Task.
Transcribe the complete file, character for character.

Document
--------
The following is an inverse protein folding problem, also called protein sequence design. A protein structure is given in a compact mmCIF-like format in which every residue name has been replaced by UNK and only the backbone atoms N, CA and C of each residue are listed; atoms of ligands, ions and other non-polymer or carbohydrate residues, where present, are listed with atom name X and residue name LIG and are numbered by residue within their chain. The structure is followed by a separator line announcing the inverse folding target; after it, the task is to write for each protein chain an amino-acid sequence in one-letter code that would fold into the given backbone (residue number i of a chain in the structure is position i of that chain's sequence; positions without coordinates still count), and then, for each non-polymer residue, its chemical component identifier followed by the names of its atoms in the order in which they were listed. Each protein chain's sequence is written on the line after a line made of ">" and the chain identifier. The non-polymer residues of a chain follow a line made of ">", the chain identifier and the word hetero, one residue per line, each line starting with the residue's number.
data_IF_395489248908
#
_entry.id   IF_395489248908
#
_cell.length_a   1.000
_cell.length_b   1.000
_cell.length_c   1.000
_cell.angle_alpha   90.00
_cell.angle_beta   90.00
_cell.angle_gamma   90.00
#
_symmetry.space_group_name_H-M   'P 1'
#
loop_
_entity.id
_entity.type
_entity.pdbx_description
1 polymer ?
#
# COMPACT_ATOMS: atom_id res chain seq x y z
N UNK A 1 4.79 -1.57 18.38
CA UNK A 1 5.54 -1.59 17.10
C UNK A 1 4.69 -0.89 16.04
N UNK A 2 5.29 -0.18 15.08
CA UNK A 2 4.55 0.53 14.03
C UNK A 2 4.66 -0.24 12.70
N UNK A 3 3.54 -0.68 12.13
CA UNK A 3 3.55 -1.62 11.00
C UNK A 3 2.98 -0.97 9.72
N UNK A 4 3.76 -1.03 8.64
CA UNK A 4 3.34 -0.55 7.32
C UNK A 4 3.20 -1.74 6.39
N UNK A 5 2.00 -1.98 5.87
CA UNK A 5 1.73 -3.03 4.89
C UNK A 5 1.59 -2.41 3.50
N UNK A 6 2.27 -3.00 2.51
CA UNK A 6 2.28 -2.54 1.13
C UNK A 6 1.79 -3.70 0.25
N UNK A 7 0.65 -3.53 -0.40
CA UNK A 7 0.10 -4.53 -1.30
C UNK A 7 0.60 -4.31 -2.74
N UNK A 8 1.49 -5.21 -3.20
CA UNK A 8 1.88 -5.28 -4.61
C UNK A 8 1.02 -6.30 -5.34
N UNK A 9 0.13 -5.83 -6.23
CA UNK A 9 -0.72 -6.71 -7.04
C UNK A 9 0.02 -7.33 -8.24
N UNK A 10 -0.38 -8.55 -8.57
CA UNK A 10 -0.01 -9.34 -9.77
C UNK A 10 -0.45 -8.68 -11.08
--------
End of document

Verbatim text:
The following is an inverse protein folding problem, also called protein sequence design. A protein structure is given in a compact mmCIF-like format in which every residue name has been replaced by UNK and only the backbone atoms N, CA and C of each residue are listed; atoms of ligands, ions and other non-polymer or carbohydrate residues, where present, are listed with atom name X and residue name LIG and are numbered by residue within their chain. The structure is followed by a separator line announcing the inverse folding target; after it, the task is to write for each protein chain an amino-acid sequence in one-letter code that would fold into the given backbone (residue number i of a chain in the structure is position i of that chain's sequence; positions without coordinates still count), and then, for each non-polymer residue, its chemical component identifier followed by the names of its atoms in the order in which they were listed. Each protein chain's sequence is written on the line after a line made of ">" and the chain identifier. The non-polymer residues of a chain follow a line made of ">", the chain identifier and the word hetero, one residue per line, each line starting with the residue's number.
data_IF_395489248908
#
_entry.id   IF_395489248908
#
_cell.length_a   1.000
_cell.length_b   1.000
_cell.length_c   1.000
_cell.angle_alpha   90.00
_cell.angle_beta   90.00
_cell.angle_gamma   90.00
#
_symmetry.space_group_name_H-M   'P 1'
#
loop_
_entity.id
_entity.type
_entity.pdbx_description
1 polymer ?
#
# COMPACT_ATOMS: atom_id res chain seq x y z
N UNK A 1 4.79 -1.57 18.38
CA UNK A 1 5.54 -1.59 17.10
C UNK A 1 4.69 -0.89 16.04
N UNK A 2 5.29 -0.18 15.08
CA UNK A 2 4.55 0.53 14.03
C UNK A 2 4.66 -0.24 12.70
N UNK A 3 3.54 -0.68 12.13
CA UNK A 3 3.55 -1.62 11.00
C UNK A 3 2.98 -0.97 9.72
N UNK A 4 3.76 -1.03 8.64
CA UNK A 4 3.34 -0.55 7.32
C UNK A 4 3.20 -1.74 6.39
N UNK A 5 2.00 -1.98 5.87
CA UNK A 5 1.73 -3.03 4.89
C UNK A 5 1.59 -2.41 3.50
N UNK A 6 2.27 -3.00 2.51
CA UNK A 6 2.28 -2.54 1.13
C UNK A 6 1.79 -3.70 0.25
N UNK A 7 0.65 -3.53 -0.40
CA UNK A 7 0.10 -4.53 -1.30
C UNK A 7 0.60 -4.31 -2.74
N UNK A 8 1.49 -5.21 -3.20
CA UNK A 8 1.88 -5.28 -4.61
C UNK A 8 1.02 -6.30 -5.34
N UNK A 9 0.13 -5.83 -6.23
CA UNK A 9 -0.72 -6.71 -7.04
C UNK A 9 0.02 -7.33 -8.24
N UNK A 10 -0.38 -8.55 -8.57
CA UNK A 10 -0.01 -9.34 -9.77
C UNK A 10 -0.45 -8.68 -11.08